Wednesday, 28 September 2011

Guest Blog Post by Jana Oliver on Writing Different Genres

In conjunction with my review of Forbidden (link to follow soon), Jana has very kindly written a blog post about her views on writing different genres. I'd like to thank Jana for an insightful post, and totally encourage you to go read about Riley's adventures in The Demon Trapper series! 

Writing Different Genres

Some authors write in only one portion of the fictional playground while others hop around and check out other parts of the sandbox to see what's fun and new. I'm one of the latter and to date I've written paranormal romance, medieval fantasy, a curious genre-blend of science fiction, fantasy, mystery and alternate history as well as young adult urban fantasies. 

For me the genre isn't as important as the story, though I'm sure others might disagree. We seem to have this need to categorize things and segregating books into genres allows bookstores to shelve their stock in separate sections, the visual equivalent of 'if you like this kind of book you'll enjoy all these others next to it.' 

Each genre has its own tropes or rules of the road as it were. A 'true' romance is expected to have a HEA (happy ever after) or, as a nod to the times we live in, a HFN (happy for now). Fantasy often involves complicated world building, a heroic quest and perhaps an epic battle between good vs evil (think Lord of the Rings). Science fiction might explore one man's (or woman's) fight against technology or against an unjust dystopian society. Mystery often has the classic 'who dunnit?' premise or a hunt for a MacGuffin (something that characters are willing to sacrifice everything to obtain.) 

All this labeling is secondary to the process of writing the actual story. When I switch from one genre to another I keep those basic rules in the back of my mind but I do not let them hinder me. This is why I often end up with genre-blended stories. An excellent example is my Demon Trappers Series which is a merry mix of fantasy (demons, agnels, necromances and witches) along with romance and mystery. Because it's set in 2018 Atlanta it could also be considered alternate history. I am not afraid to blend those genre rules, playing with them to tease out a more dynamic storyline.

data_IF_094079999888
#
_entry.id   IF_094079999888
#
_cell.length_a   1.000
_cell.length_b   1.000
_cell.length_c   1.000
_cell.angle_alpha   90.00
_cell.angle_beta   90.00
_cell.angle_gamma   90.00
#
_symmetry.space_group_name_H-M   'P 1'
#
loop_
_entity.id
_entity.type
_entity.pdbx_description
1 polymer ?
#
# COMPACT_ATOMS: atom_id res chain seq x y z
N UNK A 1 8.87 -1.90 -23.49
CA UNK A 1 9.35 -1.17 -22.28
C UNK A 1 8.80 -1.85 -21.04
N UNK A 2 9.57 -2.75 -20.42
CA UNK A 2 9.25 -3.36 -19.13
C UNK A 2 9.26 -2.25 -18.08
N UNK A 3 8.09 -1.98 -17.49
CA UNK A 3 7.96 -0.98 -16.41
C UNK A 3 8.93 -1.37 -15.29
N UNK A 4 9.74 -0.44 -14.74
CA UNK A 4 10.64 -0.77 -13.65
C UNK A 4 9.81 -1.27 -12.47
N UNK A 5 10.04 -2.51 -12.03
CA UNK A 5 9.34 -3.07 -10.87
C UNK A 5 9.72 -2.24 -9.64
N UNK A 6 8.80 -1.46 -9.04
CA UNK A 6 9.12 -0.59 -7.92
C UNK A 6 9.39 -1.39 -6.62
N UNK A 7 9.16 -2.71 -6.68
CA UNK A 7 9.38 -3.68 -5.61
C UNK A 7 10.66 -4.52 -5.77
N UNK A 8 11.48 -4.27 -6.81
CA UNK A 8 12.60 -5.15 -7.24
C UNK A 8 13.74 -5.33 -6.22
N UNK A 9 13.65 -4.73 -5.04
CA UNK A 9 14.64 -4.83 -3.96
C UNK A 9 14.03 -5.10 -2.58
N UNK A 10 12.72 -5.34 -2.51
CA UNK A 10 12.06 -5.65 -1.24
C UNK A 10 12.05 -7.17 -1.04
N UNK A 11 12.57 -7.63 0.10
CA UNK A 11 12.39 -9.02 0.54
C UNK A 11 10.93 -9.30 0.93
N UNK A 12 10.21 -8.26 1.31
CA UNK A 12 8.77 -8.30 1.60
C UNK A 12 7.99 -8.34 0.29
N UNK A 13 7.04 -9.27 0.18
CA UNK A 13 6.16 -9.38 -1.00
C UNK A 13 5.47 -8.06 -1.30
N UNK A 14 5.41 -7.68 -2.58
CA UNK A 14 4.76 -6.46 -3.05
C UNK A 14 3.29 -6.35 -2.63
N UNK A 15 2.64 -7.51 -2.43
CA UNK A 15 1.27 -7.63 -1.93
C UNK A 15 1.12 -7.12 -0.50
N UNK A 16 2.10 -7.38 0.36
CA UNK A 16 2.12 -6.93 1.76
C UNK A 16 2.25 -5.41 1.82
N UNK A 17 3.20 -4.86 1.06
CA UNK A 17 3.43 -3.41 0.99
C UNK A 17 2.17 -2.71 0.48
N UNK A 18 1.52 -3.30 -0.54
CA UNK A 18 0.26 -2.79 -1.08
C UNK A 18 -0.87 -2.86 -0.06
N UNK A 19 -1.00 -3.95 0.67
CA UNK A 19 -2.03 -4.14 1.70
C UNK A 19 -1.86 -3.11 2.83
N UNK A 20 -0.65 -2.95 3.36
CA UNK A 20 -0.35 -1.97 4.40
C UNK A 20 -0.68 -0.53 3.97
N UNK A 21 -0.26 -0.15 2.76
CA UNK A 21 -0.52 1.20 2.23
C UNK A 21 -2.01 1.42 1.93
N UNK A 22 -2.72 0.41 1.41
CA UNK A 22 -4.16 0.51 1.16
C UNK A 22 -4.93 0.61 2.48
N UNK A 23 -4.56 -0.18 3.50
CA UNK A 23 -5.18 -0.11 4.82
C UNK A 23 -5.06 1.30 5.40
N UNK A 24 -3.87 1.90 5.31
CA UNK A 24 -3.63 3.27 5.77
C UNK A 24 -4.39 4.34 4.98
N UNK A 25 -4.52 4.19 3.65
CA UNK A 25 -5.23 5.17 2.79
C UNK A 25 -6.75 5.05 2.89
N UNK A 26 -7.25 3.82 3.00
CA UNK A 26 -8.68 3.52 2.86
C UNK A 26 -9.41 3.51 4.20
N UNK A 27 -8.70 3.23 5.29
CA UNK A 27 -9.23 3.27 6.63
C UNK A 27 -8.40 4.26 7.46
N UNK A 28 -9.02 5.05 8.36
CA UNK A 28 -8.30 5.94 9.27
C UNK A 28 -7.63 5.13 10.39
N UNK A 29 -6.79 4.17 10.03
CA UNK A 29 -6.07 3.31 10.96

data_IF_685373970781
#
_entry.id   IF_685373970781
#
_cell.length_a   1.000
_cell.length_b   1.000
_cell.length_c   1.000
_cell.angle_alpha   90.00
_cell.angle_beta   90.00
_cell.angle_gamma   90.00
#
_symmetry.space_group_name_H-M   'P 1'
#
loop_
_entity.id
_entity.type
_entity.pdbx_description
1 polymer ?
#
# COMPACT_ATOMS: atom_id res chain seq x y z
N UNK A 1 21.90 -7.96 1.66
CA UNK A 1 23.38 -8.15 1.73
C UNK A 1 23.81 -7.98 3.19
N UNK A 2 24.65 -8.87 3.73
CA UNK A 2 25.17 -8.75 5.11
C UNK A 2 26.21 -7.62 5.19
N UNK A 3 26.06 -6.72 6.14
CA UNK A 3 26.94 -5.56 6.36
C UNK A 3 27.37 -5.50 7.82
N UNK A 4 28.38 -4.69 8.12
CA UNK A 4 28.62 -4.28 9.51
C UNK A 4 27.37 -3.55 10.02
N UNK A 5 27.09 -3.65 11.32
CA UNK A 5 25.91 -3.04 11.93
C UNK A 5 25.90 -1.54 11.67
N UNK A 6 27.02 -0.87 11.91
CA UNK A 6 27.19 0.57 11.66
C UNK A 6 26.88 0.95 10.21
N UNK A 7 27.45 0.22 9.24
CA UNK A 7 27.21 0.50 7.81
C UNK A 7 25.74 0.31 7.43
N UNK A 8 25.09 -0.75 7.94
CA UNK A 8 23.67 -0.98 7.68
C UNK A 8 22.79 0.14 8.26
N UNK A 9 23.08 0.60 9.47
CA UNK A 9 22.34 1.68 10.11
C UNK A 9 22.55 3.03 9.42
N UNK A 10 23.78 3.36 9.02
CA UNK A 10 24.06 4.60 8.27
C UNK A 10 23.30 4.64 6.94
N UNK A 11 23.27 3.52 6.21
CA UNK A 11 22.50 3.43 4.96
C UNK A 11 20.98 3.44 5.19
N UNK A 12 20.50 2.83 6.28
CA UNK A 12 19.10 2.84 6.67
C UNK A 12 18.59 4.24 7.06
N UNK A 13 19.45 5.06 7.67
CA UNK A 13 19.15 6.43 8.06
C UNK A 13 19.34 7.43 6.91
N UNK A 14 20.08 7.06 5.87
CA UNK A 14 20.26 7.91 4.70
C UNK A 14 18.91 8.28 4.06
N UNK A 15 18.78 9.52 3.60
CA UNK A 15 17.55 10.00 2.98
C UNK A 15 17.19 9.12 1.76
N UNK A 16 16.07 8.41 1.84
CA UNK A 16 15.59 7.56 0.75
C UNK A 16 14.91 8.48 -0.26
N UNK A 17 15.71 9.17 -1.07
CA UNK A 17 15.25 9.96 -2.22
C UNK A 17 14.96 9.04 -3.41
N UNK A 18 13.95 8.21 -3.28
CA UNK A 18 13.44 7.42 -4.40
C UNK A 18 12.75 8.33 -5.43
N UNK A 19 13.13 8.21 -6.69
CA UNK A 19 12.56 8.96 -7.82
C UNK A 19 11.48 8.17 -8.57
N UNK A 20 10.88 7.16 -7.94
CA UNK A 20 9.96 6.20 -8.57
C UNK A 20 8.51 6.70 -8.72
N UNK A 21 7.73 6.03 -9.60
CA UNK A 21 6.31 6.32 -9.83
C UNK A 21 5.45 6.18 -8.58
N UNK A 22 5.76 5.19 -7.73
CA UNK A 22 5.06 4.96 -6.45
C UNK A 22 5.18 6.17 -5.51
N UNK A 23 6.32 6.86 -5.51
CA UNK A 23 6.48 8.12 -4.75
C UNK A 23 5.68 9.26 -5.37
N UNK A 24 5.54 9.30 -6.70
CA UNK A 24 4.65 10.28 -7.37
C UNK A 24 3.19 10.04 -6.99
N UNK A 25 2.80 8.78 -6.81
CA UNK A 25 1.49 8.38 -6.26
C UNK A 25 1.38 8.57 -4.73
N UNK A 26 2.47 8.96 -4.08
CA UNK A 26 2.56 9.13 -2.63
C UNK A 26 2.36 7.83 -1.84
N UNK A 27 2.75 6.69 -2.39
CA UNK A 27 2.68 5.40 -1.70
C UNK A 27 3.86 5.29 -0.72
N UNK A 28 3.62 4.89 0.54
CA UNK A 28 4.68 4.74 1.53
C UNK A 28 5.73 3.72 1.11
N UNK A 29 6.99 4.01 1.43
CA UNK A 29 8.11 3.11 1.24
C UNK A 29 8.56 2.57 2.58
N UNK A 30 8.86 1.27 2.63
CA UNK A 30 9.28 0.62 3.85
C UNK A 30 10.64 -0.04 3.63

When I write I don't focus on one genre or the other. It's not until after the first or second draft I begin to see the individual genre threads. I usually weave in a few of the standard mystery elements (red herrings, double crosses, such as that). I'll examine the romantic thread to determine if I've given it enough weight and that the hero and heroine are moving forward, that their relationship is implausible. When it comes to the fantastical elements, I have to ensure my world building is solid and that I follow my own rules. If I say that Holy Water is a means to keep your house safe from demons, then that has to hold all the way through the series unless there is a legitimate reason that's not the case. I have to be very careful not to change my own rules to bend the story in a new direction. 

A well crafted genre tale is a joy to read. You can immerse yourself in the prose or 'fall through the hole in the paper' as Stephen King would say. As an author, employing various genre conventions to build my book is like mixing a great cocktail. So make mine a double: a shot of mystery, a splash of fantasy, and a dash of romance. Oh, and one o those cool little umbrellas would be nice as well. 

Macmillan Children's Books (U.K. Editions)

Demon Trappers: Forsaken - Jan. 2011
Demon Trappers: Forbidden - Aug. 2011
Demon Trappers: Forgiven - March 2012

1 comment:

Birgit said...

I agree that the story is more important than the genre too! Personally I might be an eclectic reader, but not quite as eclectic as a writer ... at least I'm not genre-hopping all that much! I'm rather fond of genre blending though - as long as that doesn't mean a cross between Splatterpunk and Historical Romance, yikes!?